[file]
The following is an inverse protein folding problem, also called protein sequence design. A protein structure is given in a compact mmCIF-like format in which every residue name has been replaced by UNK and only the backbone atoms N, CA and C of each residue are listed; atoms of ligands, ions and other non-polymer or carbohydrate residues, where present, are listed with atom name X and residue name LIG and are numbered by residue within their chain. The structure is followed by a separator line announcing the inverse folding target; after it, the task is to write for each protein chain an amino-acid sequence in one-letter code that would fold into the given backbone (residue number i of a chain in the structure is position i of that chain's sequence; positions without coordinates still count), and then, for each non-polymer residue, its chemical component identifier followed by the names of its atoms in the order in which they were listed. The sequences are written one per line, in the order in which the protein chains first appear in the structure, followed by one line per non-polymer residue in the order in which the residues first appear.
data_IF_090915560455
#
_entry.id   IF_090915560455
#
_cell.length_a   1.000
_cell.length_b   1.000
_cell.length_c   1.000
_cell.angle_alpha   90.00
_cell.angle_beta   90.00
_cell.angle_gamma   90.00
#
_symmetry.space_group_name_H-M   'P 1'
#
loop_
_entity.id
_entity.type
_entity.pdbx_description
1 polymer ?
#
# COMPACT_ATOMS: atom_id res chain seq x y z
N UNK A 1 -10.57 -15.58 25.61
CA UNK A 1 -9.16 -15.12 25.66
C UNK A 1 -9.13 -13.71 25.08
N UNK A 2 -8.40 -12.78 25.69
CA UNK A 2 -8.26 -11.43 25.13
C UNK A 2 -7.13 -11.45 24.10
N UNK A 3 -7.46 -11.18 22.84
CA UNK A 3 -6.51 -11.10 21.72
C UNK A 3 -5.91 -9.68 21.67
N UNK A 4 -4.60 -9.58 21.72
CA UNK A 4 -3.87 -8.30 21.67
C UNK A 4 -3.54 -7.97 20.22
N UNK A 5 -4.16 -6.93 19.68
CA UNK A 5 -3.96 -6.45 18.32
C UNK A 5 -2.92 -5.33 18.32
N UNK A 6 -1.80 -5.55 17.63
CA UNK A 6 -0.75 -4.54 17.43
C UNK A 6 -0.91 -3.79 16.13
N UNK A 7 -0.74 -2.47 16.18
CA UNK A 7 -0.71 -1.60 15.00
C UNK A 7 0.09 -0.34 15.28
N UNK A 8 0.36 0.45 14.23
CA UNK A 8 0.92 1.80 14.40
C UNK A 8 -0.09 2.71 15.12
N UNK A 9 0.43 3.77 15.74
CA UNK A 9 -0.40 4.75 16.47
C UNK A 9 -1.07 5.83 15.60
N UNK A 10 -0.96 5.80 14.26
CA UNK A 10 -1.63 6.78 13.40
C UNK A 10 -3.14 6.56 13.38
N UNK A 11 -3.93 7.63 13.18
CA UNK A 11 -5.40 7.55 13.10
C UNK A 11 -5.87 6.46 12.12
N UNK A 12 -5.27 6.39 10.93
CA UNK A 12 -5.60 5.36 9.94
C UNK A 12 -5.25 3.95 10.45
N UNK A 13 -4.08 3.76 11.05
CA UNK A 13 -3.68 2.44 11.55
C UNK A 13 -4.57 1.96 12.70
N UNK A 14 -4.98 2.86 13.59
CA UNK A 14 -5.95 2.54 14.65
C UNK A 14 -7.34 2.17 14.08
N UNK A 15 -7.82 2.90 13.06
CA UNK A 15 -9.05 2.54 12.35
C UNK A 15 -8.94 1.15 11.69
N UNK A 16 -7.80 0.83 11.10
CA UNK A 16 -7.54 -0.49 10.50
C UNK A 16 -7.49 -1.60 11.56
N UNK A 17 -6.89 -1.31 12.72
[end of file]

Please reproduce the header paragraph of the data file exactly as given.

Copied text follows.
The following is an inverse protein folding problem, also called protein sequence design. A protein structure is given in a compact mmCIF-like format in which every residue name has been replaced by UNK and only the backbone atoms N, CA and C of each residue are listed; atoms of ligands, ions and other non-polymer or carbohydrate residues, where present, are listed with atom name X and residue name LIG and are numbered by residue within their chain. The structure is followed by a separator line announcing the inverse folding target; after it, the task is to write for each protein chain an amino-acid sequence in one-letter code that would fold into the given backbone (residue number i of a chain in the structure is position i of that chain's sequence; positions without coordinates still count), and then, for each non-polymer residue, its chemical component identifier followed by the names of its atoms in the order in which they were listed. The sequences are written one per line, in the order in which the protein chains first appear in the structure, followed by one line per non-polymer residue in the order in which the residues first appear.